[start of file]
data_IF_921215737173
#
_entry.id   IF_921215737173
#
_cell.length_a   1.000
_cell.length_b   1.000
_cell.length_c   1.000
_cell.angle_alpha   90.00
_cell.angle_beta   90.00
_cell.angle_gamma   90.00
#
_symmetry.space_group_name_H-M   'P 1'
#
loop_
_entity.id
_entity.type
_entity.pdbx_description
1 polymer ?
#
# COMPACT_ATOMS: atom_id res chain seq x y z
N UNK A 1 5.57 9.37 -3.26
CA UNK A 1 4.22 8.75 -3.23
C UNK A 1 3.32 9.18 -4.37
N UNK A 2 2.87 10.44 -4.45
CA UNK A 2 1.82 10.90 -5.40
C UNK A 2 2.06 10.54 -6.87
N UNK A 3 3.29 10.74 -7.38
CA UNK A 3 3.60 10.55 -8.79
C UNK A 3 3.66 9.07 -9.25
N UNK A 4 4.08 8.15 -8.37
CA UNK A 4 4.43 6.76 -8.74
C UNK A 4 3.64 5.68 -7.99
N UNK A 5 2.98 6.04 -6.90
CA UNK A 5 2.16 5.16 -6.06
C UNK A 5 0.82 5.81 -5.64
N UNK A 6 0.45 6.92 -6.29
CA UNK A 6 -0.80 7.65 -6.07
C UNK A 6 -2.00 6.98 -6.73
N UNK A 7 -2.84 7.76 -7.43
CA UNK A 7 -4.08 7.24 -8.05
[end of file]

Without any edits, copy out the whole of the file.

data_IF_921215737173
#
_entry.id   IF_921215737173
#
_cell.length_a   1.000
_cell.length_b   1.000
_cell.length_c   1.000
_cell.angle_alpha   90.00
_cell.angle_beta   90.00
_cell.angle_gamma   90.00
#
_symmetry.space_group_name_H-M   'P 1'
#
loop_
_entity.id
_entity.type
_entity.pdbx_description
1 polymer ?
#
# COMPACT_ATOMS: atom_id res chain seq x y z
N UNK A 1 5.57 9.37 -3.26
CA UNK A 1 4.22 8.75 -3.23
C UNK A 1 3.32 9.18 -4.37
N UNK A 2 2.87 10.44 -4.45
CA UNK A 2 1.82 10.90 -5.40
C UNK A 2 2.06 10.54 -6.87
N UNK A 3 3.29 10.74 -7.38
CA UNK A 3 3.60 10.55 -8.79
C UNK A 3 3.66 9.07 -9.25
N UNK A 4 4.08 8.15 -8.37
CA UNK A 4 4.43 6.76 -8.74
C UNK A 4 3.64 5.68 -7.99
N UNK A 5 2.98 6.04 -6.90
CA UNK A 5 2.16 5.16 -6.06
C UNK A 5 0.82 5.81 -5.64
N UNK A 6 0.45 6.92 -6.29
CA UNK A 6 -0.80 7.65 -6.07
C UNK A 6 -2.00 6.98 -6.73
N UNK A 7 -2.84 7.76 -7.43
CA UNK A 7 -4.08 7.24 -8.05